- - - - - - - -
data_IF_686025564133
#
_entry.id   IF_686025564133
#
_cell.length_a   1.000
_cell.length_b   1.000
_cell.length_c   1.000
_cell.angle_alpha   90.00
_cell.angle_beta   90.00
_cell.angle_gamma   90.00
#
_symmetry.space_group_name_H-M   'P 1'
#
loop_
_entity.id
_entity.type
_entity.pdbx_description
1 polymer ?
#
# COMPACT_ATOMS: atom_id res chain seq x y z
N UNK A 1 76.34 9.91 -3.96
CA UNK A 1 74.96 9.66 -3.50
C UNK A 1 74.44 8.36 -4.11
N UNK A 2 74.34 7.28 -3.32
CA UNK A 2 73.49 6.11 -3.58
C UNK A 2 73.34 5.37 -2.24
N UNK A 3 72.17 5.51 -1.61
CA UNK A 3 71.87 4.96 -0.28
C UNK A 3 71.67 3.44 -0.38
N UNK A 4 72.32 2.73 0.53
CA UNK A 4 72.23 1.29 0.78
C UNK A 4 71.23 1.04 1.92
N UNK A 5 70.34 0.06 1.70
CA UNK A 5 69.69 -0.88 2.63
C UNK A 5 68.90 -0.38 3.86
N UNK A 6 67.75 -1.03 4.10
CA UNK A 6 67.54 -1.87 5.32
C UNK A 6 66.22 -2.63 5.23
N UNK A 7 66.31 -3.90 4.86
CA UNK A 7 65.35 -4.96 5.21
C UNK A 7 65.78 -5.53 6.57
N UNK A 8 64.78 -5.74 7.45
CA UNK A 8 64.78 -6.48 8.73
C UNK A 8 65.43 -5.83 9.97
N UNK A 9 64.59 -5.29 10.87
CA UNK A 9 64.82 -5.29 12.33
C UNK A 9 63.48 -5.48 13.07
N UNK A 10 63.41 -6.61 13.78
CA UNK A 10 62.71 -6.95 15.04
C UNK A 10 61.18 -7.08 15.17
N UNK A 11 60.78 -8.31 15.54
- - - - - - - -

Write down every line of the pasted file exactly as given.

data_IF_686025564133
#
_entry.id   IF_686025564133
#
_cell.length_a   1.000
_cell.length_b   1.000
_cell.length_c   1.000
_cell.angle_alpha   90.00
_cell.angle_beta   90.00
_cell.angle_gamma   90.00
#
_symmetry.space_group_name_H-M   'P 1'
#
loop_
_entity.id
_entity.type
_entity.pdbx_description
1 polymer ?
#
# COMPACT_ATOMS: atom_id res chain seq x y z
N UNK A 1 76.34 9.91 -3.96
CA UNK A 1 74.96 9.66 -3.50
C UNK A 1 74.44 8.36 -4.11
N UNK A 2 74.34 7.28 -3.32
CA UNK A 2 73.49 6.11 -3.58
C UNK A 2 73.34 5.37 -2.24
N UNK A 3 72.17 5.51 -1.61
CA UNK A 3 71.87 4.96 -0.28
C UNK A 3 71.67 3.44 -0.38
N UNK A 4 72.32 2.73 0.53
CA UNK A 4 72.23 1.29 0.78
C UNK A 4 71.23 1.04 1.92
N UNK A 5 70.34 0.06 1.70
CA UNK A 5 69.69 -0.88 2.63
C UNK A 5 68.90 -0.38 3.86
N UNK A 6 67.75 -1.03 4.10
CA UNK A 6 67.54 -1.87 5.32
C UNK A 6 66.22 -2.63 5.23
N UNK A 7 66.31 -3.90 4.86
CA UNK A 7 65.35 -4.96 5.21
C UNK A 7 65.78 -5.53 6.57
N UNK A 8 64.78 -5.74 7.45
CA UNK A 8 64.78 -6.48 8.73
C UNK A 8 65.43 -5.83 9.97
N UNK A 9 64.59 -5.29 10.87
CA UNK A 9 64.82 -5.29 12.33
C UNK A 9 63.48 -5.48 13.07
N UNK A 10 63.41 -6.61 13.78
CA UNK A 10 62.71 -6.95 15.04
C UNK A 10 61.18 -7.08 15.17
N UNK A 11 60.78 -8.31 15.54